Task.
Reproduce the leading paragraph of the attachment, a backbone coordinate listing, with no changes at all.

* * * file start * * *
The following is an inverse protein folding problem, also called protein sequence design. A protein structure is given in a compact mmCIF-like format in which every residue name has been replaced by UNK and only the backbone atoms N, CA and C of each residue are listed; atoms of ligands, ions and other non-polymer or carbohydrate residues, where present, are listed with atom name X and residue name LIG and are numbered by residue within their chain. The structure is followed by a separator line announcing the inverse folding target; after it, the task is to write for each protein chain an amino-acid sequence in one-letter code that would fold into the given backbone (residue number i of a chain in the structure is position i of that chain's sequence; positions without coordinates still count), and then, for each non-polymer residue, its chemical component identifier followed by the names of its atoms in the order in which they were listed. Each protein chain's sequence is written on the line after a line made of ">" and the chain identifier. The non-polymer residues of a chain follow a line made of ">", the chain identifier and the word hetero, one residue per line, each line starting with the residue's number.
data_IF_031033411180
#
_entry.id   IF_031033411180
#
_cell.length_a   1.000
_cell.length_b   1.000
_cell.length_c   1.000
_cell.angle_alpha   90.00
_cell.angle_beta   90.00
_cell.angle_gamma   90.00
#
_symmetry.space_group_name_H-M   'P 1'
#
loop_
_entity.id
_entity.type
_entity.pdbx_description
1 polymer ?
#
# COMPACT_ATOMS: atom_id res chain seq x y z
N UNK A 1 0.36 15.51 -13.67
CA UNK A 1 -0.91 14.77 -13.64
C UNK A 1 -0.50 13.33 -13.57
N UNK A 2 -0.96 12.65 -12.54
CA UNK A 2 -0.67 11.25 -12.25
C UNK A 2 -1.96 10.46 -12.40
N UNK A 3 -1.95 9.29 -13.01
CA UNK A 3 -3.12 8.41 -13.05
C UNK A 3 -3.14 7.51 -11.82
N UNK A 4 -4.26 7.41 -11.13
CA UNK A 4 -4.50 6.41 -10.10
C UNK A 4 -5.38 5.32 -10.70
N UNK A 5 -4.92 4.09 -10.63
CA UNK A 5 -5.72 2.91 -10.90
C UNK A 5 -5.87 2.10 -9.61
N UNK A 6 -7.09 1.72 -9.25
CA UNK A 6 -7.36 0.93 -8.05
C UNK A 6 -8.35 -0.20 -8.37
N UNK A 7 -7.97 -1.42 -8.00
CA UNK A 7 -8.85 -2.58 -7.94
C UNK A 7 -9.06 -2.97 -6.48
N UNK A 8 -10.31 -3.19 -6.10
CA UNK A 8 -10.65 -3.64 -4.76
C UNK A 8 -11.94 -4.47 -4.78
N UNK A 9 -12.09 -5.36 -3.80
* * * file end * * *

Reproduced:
The following is an inverse protein folding problem, also called protein sequence design. A protein structure is given in a compact mmCIF-like format in which every residue name has been replaced by UNK and only the backbone atoms N, CA and C of each residue are listed; atoms of ligands, ions and other non-polymer or carbohydrate residues, where present, are listed with atom name X and residue name LIG and are numbered by residue within their chain. The structure is followed by a separator line announcing the inverse folding target; after it, the task is to write for each protein chain an amino-acid sequence in one-letter code that would fold into the given backbone (residue number i of a chain in the structure is position i of that chain's sequence; positions without coordinates still count), and then, for each non-polymer residue, its chemical component identifier followed by the names of its atoms in the order in which they were listed. Each protein chain's sequence is written on the line after a line made of ">" and the chain identifier. The non-polymer residues of a chain follow a line made of ">", the chain identifier and the word hetero, one residue per line, each line starting with the residue's number.